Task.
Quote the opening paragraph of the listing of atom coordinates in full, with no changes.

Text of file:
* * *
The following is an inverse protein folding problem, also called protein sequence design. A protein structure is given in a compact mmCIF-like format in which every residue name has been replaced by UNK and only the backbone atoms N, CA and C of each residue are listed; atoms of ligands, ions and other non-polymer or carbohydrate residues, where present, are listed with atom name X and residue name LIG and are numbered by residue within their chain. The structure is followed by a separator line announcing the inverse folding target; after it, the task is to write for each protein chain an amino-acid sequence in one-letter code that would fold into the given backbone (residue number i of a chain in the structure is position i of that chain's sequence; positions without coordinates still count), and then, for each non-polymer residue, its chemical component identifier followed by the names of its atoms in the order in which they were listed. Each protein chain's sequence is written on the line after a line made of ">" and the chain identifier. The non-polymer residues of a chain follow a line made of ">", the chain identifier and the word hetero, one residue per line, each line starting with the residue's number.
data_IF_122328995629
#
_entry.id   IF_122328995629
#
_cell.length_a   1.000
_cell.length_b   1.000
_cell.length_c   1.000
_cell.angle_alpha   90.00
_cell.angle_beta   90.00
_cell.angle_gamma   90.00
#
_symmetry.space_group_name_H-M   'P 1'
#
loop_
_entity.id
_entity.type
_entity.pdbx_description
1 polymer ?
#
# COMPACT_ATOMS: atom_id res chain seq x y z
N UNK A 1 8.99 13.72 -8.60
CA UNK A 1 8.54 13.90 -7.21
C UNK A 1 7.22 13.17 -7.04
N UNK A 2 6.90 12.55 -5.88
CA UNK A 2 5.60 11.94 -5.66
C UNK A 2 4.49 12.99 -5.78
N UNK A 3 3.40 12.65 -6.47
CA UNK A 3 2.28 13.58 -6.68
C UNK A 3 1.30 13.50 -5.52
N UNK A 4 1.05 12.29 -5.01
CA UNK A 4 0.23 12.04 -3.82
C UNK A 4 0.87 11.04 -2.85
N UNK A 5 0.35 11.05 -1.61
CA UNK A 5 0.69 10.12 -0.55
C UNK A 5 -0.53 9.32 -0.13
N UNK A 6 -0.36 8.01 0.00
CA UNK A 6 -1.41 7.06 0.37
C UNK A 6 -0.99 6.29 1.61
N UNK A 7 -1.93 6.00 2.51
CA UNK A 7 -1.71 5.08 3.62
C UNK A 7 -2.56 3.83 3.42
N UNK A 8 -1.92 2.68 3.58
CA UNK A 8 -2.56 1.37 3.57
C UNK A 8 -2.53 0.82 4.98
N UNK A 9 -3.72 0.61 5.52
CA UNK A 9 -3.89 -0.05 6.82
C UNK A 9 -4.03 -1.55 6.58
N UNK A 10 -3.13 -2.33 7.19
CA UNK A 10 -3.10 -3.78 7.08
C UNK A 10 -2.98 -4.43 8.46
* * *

The following is an inverse protein folding problem, also called protein sequence design. A protein structure is given in a compact mmCIF-like format in which every residue name has been replaced by UNK and only the backbone atoms N, CA and C of each residue are listed; atoms of ligands, ions and other non-polymer or carbohydrate residues, where present, are listed with atom name X and residue name LIG and are numbered by residue within their chain. The structure is followed by a separator line announcing the inverse folding target; after it, the task is to write for each protein chain an amino-acid sequence in one-letter code that would fold into the given backbone (residue number i of a chain in the structure is position i of that chain's sequence; positions without coordinates still count), and then, for each non-polymer residue, its chemical component identifier followed by the names of its atoms in the order in which they were listed. Each protein chain's sequence is written on the line after a line made of ">" and the chain identifier. The non-polymer residues of a chain follow a line made of ">", the chain identifier and the word hetero, one residue per line, each line starting with the residue's number.